Although textbooks are typically bought and resold by college students using them for classes, they can also be a great way to get a little extra spending cash in your wallet. With just a few hours per week and a detail-oriented eye, almost anyone can profit from reselling textbooks.
Finding textbooks to resell
While some students sell their books back to the bookstore or on websites like Amazon eBay, sometimes they just want to get rid of them and not deal with the hassle of trying to find a buyer. Good places to find cheap textbooks include places such as thrift stores, yard sales, and used book stores. Oftentimes at thrift stores and yard sales, there will be multiple books from a single student. They can be purchased for as low as 50 cents a piece sometimes. If you already enjoy thrift shopping, keep an eye out for textbooks on your next trip! If not, perhaps start up a new hobby of spending a couple of hours on the weekends visiting yard sales. The best time to find cheap textbooks is at the end of a semester when students are trying to get rid of all of their books. A single textbook can sell for upwards of $100 or more, so with an hour or two of hunting and an investment of only a couple dollars, the profits can be great.
Knowing what to look for
Not all textbooks will bring in the money. Some are duds, and can barely be sold for pennies. So how do you know which ones to buy and which to leave behind? Here are a few of the main things to keep in mind.
– Age. Looking at the title page will oftentimes tell you the year that the book was published. If it was published in the last four years, chances are that it will still be worth something. Anything older than that is probably not worth much, as a newer edition has likely been published since then.
– Condition. Textbooks in pristine condition can sell for far more than ones in not so great condition. A brand new version of a book might bring in $70, while an older version with highlighted pages and tears might only be worth $25. Use your judgment on this – if you were a student looking to buy a textbook, would you be happy with the condition it was in?
If you’re unsure, go with your gut instinct. A gamble of $2 or $3 won’t put a large dent in your wallet if it turns out to be a dud, but might end up being worth $40 or $50. After selling a few textbooks and seeing what works and what doesn’t, you’ll develop a better sense of what might be worth taking a chance on.
Once you’ve acquired a textbook (or a few), it’s time to find out the value. Do a bit of research using the book’s ISBN number on sites like Amazon, Alibris, and eBay. Look for copies in similar condition to yours, and see what the average asking price is.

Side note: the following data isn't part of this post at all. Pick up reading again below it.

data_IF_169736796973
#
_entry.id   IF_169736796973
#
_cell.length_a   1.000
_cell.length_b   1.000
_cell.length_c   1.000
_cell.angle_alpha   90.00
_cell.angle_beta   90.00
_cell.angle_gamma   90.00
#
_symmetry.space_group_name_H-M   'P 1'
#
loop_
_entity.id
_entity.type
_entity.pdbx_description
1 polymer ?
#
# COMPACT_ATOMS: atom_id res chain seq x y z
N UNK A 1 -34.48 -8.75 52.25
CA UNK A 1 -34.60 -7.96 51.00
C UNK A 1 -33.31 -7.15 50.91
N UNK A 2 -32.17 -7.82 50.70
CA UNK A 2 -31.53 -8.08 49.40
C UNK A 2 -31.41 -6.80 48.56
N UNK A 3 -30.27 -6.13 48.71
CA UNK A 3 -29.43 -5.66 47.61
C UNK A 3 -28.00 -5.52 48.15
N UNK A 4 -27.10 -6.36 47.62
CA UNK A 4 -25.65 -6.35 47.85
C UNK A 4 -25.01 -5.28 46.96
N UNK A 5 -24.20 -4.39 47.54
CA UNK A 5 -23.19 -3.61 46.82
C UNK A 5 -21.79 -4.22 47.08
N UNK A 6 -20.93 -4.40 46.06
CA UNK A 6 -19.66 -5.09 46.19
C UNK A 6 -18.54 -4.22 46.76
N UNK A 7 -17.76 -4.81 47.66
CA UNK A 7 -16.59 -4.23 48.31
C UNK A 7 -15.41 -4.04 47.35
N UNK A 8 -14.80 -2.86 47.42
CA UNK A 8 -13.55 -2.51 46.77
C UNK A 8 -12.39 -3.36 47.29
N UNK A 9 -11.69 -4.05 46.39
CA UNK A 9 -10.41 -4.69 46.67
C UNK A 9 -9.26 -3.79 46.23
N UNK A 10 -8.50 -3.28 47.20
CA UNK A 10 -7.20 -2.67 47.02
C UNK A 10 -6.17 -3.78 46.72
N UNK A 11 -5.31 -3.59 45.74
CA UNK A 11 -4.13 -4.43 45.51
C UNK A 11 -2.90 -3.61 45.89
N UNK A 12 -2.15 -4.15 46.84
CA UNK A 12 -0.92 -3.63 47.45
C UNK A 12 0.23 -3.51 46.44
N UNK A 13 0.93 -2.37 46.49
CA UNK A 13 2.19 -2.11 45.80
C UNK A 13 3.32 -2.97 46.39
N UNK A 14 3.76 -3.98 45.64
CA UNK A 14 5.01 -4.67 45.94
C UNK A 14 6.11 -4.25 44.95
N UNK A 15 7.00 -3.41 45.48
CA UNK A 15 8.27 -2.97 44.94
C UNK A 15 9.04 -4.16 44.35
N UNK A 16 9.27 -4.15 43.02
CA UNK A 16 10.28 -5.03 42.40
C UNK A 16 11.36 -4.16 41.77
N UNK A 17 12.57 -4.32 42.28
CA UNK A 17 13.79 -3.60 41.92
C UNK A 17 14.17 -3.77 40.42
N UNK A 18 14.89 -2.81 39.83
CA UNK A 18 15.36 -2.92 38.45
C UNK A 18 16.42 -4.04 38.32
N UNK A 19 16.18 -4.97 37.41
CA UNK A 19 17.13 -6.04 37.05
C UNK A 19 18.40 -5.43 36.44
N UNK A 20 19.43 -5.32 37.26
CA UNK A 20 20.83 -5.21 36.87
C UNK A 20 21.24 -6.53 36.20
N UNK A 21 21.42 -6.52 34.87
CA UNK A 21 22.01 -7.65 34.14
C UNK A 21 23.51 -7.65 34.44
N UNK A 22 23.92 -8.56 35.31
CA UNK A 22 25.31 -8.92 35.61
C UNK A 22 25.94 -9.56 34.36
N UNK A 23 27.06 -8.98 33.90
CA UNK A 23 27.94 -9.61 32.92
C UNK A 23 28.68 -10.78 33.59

When you have an idea what the book is going for, list it on one of the above mentioned sites. A book may sit for weeks on eBay but sell immediately on Amazon, or vice versa. Sometimes it can be helpful to list a book on multiple sites to be seen by more potential buyers. When listing the book, always describe any marks or blemishes, and provide pictures if necessary. This lets buyers know exactly what they’ll be receiving and lessens the chance of someone being unhappy with their purchase.
From talking to many college students, I’ve learned that people will pay a bit more for a personal touch. One seller might have a book for $45 with an uninformative description such as “May have some markings, torn pages, etc.” Another seller could have the same book for a few more dollars, but with a more personal description: “Some pages bent, minimal highlighting in chapters 2-4, normal cover wear. Comes from a non-smoking home.” People have been known to pay more in order to know exactly what they’re getting, and not just a general description from a mass book-seller.
Best time to sell
In order to make the most money reselling textbooks, you should know when the best time to sell is. Most students are looking for books around August when the semester is about to begin. Since they are in high demand, you can expect to sell for more than you would at the end of the semester when everyone is trying to get rid of them and many copies are available.
In the past month, I’ve resold three textbooks. I paid $1 for each of them at yard sales, and made almost $200. It can be a quick and fun way to make some extra cash without spending a lot of time. There will always be a demand for textbooks, so the opportunity is always there.